Scott County District Court File No. 2001-22650
Considered and decided by Wright, Presiding Judge, Anderson, Judge, and
1. A grand jury may indict if it finds, on all of the evidence, that there is probable cause to believe that an offense has been committed and that the defendant committed it.
2. An indictment may be dismissed for lack of probable cause if the evidence presented to the grand jury was insufficient to establish probable cause to believe the defendant committed the crimes alleged.
3. Theft by swindle requires an intent by the defendant to cheat or defraud another of property, money, or an instrument by means of some false or deceitful pretense, device, or fraudulent representation, with the intent to appropriate the same to the defendant's use.
4. It is misconduct of a public officer or employee to make a return, certificate, official report, or other similar document with the knowledge that it is false in a material respect.
The opinion of the court was delivered by: G. Barry Anderson, Judge
Appellant State of Minnesota challenges the district court's dismissal of two grand-jury indictments against respondents. Appellant argues the district court applied the wrong rule of law in dismissing the indictments, that respondents improperly challenged probable cause, and that the district court erred by concluding that the evidence submitted to the grand jury was insufficient to establish probable cause for the offenses. Because we conclude that respondents correctly challenged probable cause, the district court properly applied the law, and the district court did not err by concluding that the evidence was insufficient to establish probable cause on the charged offenses, we affirm.
Respondent Mary Flicek (Flicek) was the part-time clerk-treasurer for the city of Elko for more than 23 years. Flicek prepared and presented to the city council each year a list that included, among other things, the names of city residents with delinquent utility accounts and the amount owed by each. Under Elko City Ordinance 11, the preparation of the list was permissive rather than mandatory.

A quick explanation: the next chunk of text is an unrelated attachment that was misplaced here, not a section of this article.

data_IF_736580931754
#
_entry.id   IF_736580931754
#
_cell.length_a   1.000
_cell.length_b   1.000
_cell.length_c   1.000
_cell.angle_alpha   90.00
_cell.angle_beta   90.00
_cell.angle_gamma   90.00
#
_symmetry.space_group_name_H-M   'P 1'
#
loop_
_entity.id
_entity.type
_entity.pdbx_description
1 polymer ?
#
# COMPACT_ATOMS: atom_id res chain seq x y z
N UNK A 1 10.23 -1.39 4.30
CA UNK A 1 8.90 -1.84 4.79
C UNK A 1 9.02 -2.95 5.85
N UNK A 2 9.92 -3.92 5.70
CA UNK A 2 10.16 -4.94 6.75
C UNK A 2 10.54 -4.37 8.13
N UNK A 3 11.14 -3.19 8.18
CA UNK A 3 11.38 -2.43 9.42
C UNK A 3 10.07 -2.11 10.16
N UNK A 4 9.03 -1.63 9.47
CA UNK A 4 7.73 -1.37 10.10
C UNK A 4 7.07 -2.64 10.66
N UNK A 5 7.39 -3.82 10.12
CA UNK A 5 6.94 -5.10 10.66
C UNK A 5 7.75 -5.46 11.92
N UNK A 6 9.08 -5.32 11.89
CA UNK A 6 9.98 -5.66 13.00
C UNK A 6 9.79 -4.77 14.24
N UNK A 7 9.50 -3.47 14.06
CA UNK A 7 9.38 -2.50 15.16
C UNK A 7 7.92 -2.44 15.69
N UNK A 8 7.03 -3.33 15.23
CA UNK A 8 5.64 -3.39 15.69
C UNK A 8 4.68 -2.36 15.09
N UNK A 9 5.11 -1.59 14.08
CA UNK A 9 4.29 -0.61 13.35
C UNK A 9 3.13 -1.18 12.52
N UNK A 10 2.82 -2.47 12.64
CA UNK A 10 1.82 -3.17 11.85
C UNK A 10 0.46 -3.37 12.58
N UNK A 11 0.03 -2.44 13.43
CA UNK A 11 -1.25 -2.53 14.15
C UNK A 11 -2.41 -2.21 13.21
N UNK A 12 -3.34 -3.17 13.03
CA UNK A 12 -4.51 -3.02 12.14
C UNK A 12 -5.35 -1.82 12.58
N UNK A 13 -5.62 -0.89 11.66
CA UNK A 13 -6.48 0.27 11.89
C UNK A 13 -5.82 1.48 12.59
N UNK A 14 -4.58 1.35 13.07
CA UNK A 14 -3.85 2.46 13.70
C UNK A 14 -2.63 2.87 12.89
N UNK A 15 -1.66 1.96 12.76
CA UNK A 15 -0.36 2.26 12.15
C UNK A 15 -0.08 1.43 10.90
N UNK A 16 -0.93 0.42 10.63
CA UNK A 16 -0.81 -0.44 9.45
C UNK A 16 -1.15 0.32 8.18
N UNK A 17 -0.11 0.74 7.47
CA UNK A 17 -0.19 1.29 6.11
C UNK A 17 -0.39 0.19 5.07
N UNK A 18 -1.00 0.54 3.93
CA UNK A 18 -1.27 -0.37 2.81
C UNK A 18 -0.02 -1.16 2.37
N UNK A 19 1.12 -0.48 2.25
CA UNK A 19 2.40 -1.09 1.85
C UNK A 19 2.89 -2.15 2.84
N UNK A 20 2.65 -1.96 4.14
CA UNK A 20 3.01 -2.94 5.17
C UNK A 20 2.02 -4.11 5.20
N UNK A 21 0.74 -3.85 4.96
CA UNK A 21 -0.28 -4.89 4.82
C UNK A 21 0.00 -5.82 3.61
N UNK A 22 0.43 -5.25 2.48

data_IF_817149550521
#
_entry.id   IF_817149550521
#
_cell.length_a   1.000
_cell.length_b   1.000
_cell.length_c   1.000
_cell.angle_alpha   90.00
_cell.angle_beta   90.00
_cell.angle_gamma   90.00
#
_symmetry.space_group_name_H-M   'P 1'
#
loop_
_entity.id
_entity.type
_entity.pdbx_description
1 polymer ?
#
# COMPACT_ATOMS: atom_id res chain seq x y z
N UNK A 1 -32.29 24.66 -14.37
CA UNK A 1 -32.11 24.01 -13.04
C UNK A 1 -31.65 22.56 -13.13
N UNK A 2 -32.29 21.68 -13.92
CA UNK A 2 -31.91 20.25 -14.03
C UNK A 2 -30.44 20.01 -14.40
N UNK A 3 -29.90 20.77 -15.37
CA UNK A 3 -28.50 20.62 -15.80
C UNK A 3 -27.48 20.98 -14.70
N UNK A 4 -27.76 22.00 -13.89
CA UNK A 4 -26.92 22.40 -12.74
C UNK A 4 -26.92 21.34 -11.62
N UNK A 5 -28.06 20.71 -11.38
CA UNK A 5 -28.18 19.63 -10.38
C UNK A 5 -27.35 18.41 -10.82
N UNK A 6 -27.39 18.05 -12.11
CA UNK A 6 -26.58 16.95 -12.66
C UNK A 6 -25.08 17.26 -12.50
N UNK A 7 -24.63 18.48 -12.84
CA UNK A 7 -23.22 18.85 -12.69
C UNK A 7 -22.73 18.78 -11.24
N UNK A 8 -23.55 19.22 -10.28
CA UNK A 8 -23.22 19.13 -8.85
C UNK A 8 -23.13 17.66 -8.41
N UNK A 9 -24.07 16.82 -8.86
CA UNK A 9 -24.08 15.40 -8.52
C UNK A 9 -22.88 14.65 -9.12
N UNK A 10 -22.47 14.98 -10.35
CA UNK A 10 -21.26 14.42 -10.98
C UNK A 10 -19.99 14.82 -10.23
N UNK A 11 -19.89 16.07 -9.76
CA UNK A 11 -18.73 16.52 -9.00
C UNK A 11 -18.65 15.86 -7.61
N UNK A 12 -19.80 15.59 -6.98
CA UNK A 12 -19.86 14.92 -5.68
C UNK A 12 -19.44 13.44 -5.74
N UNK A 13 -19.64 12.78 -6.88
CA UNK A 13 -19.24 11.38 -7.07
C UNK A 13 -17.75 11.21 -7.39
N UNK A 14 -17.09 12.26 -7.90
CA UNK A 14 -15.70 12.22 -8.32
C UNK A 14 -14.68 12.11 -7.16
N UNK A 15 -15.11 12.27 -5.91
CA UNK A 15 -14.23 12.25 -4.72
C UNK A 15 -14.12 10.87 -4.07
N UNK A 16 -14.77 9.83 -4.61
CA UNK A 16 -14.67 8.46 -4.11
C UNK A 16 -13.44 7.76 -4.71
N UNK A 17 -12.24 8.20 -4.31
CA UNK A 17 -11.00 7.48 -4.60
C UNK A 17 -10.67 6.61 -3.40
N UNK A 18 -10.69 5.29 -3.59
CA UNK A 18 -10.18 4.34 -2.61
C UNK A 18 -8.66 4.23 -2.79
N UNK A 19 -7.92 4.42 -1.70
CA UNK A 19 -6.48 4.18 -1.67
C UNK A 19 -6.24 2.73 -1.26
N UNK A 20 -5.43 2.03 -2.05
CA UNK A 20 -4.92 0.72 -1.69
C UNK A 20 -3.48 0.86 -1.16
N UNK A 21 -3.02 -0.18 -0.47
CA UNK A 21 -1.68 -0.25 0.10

From this list, the city then certified the delinquent accounts of its residents to the county auditor pursuant to Minn. Stat. § 444.075, subd. 3 (2002). The effect of certification was to make collection of the delinquent accounts easier for the city because the delinquent account became an assessment payable with a homeowner's property taxes.
Beginning at latest in 1990, Flicek and her husband's home utility account became delinquent.*fn1 Flicek omitted her delinquent utility account from the lists she prepared and presented to the city council. When this was discovered, the delinquent balance on Flicek's account at the end of 1999 totaled $9,849.26.
Respondent Linda Borgen (Borgen) was elected to the Elko City Council in 1995. Flicek and Borgen had been neighbors and friends for approximately 25 years. From 1990 through 1999, Borgen and her husband failed to pay utility bills on their home totaling $3,164.68 and Flicek omitted their names from the lists of delinquent accounts. From 1995 through 1999, Borgen was present at city council meetings during which the delinquent-utility-account resolutions were submitted by Flicek and passed by the council but took no action to add her name to the delinquent accounts list.*fn2 Consequently, neither Flicek nor Borgen's utility account was certified to the county auditor and amounts owed by both were not added to their property-tax obligation.
In the summer of 2000, an audit of the city of Elko revealed Flicek and Borgen's delinquent utility accounts. The audit was sent to Flicek in June 2000, and it was discussed at a special city-council meeting on June 27, 2000. At this meeting, Flicek told the council that the impending audit report would question the city's collection procedure of delinquent utility accounts. At this time, Flicek and Borgen also disclosed to the council that their accounts were delinquent.
Borgen made sporadic payments on her account from November 1998 through December 1999, but did not bring her account current before the audit. Few, if any, payments were made on Flicek's delinquent balance from 1990 to 1998.*fn3 Shortly before the audit report was publicly released, both Flicek and Borgen made small payments toward their delinquent accounts. As of July 1, 2000, Flicek still had a delinquent utility account balance of $9,712.18 and Borgen had a delinquent account balance of $2,911.56. By September 5, 2000, Borgen's delinquent account balance had been paid in full. By October 23, 2000, Flicek had also paid the full delinquent amount that she owed the city.
At a July 5, 2000 meeting, the city council suspended Flicek with pay and she ultimately resigned as a city employee. No disciplinary action was taken by the city council against Borgen.
On November 19, 2001, a grand jury returned an indictment alleging that Flicek and Borgen committed felony theft by swindle in violation of Minn. Stat. § 609.52, subds. 2(4), 2(5)(i), 3(2) (2000), and misconduct of a public official or employee in violation of Minn. ...